9 days ago
Do you know what orcas eat? Here in British Columbia, where I photographed these three beautiful animals last week, we have two types of orcas: Our beloved Resident orcas, which live year round in our inland or nearby coastal waters. They feed almost exclusively on chinook salmon, and that is why the protection of herring is so important to their survival. Pacific herring is the basis for the food web that supports the salmon and killer whales and most of the other mammals, sea birds and creatures who, with us, call this place home. Eighty per cent of the chinook salmon’s diet is herring, and over 80 per cent of the southern resident killer whales’ diet is chinook. It doesn’t take a scientist to make the important link between herring and killer whales.
A second group, known as “transients,” feeds only on marine mammals. That’s what this pod was doing when we encountered them last week. They had just stalked and killed a California sea lion and they were feeling satieted, happy and curious. Transient orcas move north and south along the coast from Southeast Alaska and British Columbia as far south as Southern California, but they frequently make forays into the Salish Sea, where we are lucky to routinely encounter them.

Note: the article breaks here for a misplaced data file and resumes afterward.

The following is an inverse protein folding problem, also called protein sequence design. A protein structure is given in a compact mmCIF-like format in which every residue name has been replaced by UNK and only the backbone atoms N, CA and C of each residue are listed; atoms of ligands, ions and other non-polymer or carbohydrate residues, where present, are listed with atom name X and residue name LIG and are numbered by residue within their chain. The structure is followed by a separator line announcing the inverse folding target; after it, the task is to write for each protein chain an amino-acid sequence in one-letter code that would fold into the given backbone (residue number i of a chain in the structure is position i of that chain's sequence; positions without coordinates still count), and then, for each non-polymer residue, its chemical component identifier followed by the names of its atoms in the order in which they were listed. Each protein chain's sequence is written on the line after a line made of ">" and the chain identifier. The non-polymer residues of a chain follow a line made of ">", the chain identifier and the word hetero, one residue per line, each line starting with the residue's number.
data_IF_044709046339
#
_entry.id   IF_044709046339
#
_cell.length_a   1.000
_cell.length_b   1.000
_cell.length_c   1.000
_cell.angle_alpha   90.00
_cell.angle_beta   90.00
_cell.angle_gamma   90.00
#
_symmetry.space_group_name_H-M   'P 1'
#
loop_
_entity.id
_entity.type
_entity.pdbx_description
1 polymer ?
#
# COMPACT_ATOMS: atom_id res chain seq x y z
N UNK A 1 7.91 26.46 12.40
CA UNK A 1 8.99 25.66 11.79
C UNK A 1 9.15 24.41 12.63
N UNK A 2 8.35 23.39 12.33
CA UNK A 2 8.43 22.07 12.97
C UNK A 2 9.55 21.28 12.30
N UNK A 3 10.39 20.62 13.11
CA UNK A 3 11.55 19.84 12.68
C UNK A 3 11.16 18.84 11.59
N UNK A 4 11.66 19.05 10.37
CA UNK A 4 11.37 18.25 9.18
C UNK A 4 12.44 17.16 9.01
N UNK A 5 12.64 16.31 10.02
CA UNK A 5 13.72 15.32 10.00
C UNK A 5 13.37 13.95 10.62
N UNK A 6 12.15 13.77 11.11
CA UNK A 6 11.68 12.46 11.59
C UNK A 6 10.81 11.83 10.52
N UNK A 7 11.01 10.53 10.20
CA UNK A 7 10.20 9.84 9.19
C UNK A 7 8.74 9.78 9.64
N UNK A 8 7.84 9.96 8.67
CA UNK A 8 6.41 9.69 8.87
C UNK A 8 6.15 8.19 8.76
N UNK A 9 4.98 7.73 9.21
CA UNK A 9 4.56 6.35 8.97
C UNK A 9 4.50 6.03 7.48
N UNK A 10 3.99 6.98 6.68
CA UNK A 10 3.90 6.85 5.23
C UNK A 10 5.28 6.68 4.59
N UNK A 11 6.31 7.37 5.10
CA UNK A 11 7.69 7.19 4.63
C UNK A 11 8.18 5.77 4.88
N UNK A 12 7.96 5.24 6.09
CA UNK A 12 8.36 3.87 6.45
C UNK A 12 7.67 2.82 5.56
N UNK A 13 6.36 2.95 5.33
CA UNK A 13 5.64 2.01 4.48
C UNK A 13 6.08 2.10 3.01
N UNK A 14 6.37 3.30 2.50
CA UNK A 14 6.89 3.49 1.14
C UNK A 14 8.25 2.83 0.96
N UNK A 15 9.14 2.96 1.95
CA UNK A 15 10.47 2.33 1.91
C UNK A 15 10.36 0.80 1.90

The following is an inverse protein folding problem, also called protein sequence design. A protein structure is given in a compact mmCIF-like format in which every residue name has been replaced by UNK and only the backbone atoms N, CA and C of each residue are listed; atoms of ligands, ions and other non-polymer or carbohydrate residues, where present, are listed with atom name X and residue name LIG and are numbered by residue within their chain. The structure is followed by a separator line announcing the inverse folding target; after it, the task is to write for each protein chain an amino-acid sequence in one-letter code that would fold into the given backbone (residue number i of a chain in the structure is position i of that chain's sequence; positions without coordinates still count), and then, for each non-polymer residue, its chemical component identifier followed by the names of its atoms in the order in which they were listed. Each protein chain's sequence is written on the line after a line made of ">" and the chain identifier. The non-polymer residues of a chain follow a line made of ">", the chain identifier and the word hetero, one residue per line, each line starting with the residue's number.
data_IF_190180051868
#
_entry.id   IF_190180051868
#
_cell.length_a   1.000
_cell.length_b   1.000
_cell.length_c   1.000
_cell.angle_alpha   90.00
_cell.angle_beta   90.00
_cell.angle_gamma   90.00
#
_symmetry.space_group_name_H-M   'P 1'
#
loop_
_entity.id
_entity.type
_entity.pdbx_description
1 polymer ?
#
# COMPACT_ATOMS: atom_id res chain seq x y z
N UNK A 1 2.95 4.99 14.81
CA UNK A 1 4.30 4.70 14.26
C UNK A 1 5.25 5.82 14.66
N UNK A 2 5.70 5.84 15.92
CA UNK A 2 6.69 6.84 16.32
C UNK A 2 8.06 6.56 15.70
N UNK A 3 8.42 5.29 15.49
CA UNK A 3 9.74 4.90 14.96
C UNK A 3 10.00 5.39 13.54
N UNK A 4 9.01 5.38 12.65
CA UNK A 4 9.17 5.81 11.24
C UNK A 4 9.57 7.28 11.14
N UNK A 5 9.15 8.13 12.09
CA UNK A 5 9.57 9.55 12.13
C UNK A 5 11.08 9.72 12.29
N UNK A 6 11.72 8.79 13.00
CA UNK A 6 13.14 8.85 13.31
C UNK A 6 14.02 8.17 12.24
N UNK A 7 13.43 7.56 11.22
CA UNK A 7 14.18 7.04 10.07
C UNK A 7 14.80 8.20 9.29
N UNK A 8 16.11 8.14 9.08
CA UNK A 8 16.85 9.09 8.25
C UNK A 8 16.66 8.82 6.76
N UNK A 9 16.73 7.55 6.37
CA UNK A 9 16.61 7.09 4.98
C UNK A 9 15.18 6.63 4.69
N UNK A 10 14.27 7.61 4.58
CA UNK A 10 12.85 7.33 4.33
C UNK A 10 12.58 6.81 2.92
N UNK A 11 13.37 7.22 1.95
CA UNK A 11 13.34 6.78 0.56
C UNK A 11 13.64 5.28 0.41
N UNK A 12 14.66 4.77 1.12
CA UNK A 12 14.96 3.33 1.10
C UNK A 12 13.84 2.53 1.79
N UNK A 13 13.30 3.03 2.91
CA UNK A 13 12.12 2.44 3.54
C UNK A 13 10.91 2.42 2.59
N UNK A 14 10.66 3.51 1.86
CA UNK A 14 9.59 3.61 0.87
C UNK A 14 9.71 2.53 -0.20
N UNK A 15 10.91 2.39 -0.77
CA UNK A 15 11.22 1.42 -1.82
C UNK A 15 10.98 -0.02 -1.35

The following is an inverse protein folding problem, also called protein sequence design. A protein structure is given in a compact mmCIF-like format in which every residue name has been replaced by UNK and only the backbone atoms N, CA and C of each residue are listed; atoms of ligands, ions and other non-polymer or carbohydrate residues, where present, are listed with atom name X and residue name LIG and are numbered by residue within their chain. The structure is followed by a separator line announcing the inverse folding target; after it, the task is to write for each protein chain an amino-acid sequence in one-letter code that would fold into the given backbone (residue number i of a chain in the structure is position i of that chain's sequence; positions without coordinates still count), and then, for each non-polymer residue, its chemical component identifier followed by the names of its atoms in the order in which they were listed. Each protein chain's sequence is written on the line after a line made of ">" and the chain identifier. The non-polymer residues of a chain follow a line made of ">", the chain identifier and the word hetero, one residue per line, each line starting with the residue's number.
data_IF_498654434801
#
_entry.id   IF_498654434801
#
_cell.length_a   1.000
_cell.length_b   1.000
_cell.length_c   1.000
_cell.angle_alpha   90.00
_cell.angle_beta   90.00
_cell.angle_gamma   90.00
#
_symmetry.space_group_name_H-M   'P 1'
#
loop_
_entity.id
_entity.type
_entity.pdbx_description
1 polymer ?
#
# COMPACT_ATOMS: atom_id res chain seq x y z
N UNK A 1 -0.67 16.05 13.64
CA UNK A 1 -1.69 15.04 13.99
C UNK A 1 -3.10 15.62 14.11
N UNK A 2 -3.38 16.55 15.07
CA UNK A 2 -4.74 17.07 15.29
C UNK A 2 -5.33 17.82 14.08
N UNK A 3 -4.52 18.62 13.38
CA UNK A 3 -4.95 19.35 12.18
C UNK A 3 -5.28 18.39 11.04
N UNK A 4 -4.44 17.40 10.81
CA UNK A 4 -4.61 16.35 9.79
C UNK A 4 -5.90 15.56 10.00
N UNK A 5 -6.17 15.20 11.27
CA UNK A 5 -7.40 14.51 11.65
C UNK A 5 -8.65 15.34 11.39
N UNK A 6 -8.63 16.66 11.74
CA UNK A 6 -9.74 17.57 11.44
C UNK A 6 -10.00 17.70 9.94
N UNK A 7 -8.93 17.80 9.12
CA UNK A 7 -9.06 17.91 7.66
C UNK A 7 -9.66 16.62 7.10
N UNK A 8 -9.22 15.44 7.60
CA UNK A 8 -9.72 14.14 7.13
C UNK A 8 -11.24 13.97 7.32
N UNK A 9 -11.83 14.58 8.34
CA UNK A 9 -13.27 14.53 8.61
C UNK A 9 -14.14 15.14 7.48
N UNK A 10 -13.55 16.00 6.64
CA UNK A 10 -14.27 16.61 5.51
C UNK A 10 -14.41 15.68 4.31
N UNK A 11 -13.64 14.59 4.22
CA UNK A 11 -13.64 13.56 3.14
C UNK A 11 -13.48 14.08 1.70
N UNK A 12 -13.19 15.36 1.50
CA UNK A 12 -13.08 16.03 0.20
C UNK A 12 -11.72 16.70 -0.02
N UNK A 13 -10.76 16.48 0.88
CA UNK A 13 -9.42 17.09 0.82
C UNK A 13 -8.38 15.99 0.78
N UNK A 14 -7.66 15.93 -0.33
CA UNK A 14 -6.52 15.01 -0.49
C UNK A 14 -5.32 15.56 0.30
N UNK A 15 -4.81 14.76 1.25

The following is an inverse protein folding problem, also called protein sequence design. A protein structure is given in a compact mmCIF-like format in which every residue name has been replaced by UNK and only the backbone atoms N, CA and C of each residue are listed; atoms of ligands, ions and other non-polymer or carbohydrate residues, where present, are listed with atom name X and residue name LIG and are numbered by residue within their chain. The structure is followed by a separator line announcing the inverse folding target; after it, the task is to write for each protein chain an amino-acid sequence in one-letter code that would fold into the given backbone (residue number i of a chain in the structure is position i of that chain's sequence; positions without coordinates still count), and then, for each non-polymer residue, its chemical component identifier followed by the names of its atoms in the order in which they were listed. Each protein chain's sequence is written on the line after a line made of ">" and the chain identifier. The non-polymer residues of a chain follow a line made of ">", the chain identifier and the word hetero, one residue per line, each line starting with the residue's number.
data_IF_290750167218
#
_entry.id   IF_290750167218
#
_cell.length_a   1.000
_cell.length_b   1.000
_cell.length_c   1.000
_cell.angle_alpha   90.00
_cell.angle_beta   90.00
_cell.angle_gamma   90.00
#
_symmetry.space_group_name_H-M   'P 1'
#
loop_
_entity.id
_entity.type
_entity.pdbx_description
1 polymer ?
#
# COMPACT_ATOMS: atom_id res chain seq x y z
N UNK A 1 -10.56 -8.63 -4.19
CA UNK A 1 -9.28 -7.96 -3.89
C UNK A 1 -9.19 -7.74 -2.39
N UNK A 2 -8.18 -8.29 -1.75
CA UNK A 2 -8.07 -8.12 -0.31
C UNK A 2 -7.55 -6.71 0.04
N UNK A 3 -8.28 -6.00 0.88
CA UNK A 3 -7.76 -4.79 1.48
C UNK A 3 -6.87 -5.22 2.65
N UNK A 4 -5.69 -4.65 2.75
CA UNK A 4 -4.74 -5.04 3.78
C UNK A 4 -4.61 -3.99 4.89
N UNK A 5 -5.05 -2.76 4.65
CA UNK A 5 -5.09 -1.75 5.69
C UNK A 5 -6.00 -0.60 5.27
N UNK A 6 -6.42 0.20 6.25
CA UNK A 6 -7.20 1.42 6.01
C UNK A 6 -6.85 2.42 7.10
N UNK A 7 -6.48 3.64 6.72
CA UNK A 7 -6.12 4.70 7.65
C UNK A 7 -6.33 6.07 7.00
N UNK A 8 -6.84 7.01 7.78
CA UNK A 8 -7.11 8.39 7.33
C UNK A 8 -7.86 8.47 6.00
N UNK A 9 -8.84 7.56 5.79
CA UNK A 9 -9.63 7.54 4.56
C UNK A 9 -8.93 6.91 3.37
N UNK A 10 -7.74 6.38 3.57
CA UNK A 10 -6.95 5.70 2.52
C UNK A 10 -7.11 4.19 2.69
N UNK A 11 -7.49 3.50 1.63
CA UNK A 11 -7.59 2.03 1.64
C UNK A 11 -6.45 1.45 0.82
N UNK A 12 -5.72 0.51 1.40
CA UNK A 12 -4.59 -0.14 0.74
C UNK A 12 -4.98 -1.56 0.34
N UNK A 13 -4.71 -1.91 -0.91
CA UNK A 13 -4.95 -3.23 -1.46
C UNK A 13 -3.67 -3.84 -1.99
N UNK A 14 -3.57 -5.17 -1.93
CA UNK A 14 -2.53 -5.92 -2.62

Local residents are asking the government to shut down the herring fishery, which is about to start so that we can give our resident orcas a chance to recover from the steady decline they have experienced in the last few years. If you want to support the survival of orcas, salmon and foundation fish, head to the link on my bio and sign the petition. #BigLittleFish #ProtectHerring
With @sealegacy And @pacificwild #ConservationHornbyIsland #associationofdenmanislandmarinestewards at Salish Sea